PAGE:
This Self-Taught Culinary Artist Lets His Food Do The Talking
The newest wave of vegan activism is in full swing, but you won’t see any picket signs or crowds chanting here. Forget about blood-chilling undercover footage and “cute animal” porn; this chef is all about changing hearts and minds with stretchy mozzarella, fresh crudo, crispy bacon, tangy brie, luscious creme fraiche, rich golden yolks, and fluffy chocolate mousse.
The catch, of course, is that they’re all made entirely with plants; there’s no animal products in sight. For Chef Jay Astafa, using his culinary skills to advocate for a vegan lifestyle has given him not only a purpose, but a thriving business.
“We just let the food speak for itself,” says Astafa, a 23-year-old vegan chef and restaurant owner from Long Island whose new catering business attracts clients like HBO, BET, Mercy for Animals, Lush Cosmetics, and Farm Sanctuary.
“For a lot of the events that I cater, the people who attend aren’t vegan, so this is one of their first experiences with vegan food,” he says. “When people try the food, they’re amazed that it’s all vegan. That’s the impact we create.”
First impressions are certainly important, and sometimes it’s difficult to assuage a meat-eating, cheese-loving crowd that’s used to the stigma and stereotyping of vegan food as bland and, well, not delicious.
But if you’re lucky enough to nab a seat at one of Astafa’s pop-up events or catered dinners, you’ll see (and taste) what he’s preaching: black truffle ravioli, sous vide lobster mushrooms, watermelon “tuna” nigiri, caprese salad, and a host of homemade cashew cheeses so melty and creamy, you’ll forget all about their dairy counterparts.
The trick to Astafa’s success? Let the food, not the chef, do the talking.
“We don’t push it down their throats that they have to go vegan,” Astafa says. “And so they leave really open-minded, because they would never thought that they could enjoy a vegan meal.”
In just eight years, Astafa has transformed from an aspiring actor who didn’t have the first clue how to feed himself (let alone anyone else) into a vegan chef who owns his own successful restaurant and catering company, with his own cashew cheese line in the works. How?
By following his curiosity. Interested in learning more about factory farming, he found a PETA documentary called Meet Your Meat narrated by Alec Baldwin. After watching it, the then-fifteen-year-old decided to go vegetarian, and shortly after, became vegan.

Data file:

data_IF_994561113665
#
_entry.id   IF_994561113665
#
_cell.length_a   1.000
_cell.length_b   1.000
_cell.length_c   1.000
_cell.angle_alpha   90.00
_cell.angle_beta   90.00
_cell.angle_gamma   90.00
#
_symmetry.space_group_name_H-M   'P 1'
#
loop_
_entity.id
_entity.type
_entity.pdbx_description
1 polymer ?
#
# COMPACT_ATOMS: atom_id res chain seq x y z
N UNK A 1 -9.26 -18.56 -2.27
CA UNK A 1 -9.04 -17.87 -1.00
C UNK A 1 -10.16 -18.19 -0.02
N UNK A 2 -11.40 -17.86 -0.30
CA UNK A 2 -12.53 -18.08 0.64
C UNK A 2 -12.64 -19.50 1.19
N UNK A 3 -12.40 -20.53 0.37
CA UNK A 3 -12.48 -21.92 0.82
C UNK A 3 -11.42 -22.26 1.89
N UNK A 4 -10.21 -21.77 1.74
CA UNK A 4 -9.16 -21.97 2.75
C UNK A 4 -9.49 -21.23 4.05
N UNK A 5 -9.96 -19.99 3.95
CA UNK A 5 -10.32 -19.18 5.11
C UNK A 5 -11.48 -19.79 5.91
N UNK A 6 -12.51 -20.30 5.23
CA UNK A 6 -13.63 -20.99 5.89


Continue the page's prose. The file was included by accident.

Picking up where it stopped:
“Before that, I didn’t know anything about cooking,” he recalls. “I started out self-taught, just looking through cookbooks and teaching myself how to cook.”
In his case, desperation bred creativity. Working in his father’s Long Island pizzeria gave Astafa a place to experiment with food, and he began to veganize some of his old favorites like chicken parmesan and lasagna.
“At first, no one around me knew what vegan food was, and that’s probably one of the reasons that I became a chef: there weren’t any restaurants to eat at on Long Island where I could get vegan food, so I would just create what I wanted to eat at my dad’s restaurant,” he says.
Word of Astafa’s veganized menu leaked, and his father’s customers started requesting his creations. A few years later, and fresh out of high school, Astafa went to train at the Natural Gourmet Institute in New York, where he was by far one of the youngest students. Ever wondered what it’s like to start planning your business and attend culinary school all by age 18? Astafa lived through it.
“It’s mostly been a positive to be so young,” he admits, “but I have had to kind of prove to people that I have experience and skills.”
After opening his all-vegan Long Island pizzeria Three Brothers Vegan Cafe (where you can sample his love for Italian comfort food), Astafa set his sights on Manhattan. But along the way, he unexpectedly fell into the professional catering scene, which offered him opportunities to push his culinary skills farther, with far less risk and overhead cost than a brick-and-mortar New York City restaurant.
These days, he splits his work between catering high-end clients and keeping the cheesy goodness flowing out of his Long Island cafe.
“I started out doing home-style comfort food, and now I really enjoy the high-end, avant-garde style of cuisine,” he says. “I think having that balance keeps things really interesting.”
One peek at his Instagram (that draws nearly 19,000 followers) is all you need to understand the talent and artistry he brings to plant-based food. He also loves sharing his experiments with flavor, texture, color—even physics. Take, for example, his ‘beef’ tartare dish, where he makes a golden beet yolk using a molecular gastronomy technique called reverse spherification. He creates a mold and then dips the beet into a sodium alginate bath, a trick he learned a few years ago.
“I like to pull a few techniques that a lot of people don’t know about,” he says excitedly. “It makes it really interesting for guests.”
His passion for experimentation shines when it comes to perfecting vegan cheese. He started working on a cashew “mozzarella” in 2011. After two years of failed batches, he finally achieved the desired balance of consistency and flavor that comes eerily close to dairy cheese, and began serving it at public catering events in 2013. But, just like the rest of his food, it’s constantly evolving.
“I’m always updating it, changing it, and making it better,” he says.
Thanks to Astafa and a growing community of vegan cheesemongers, you can have your cheese and be vegan, too.
Header photo via Flickr
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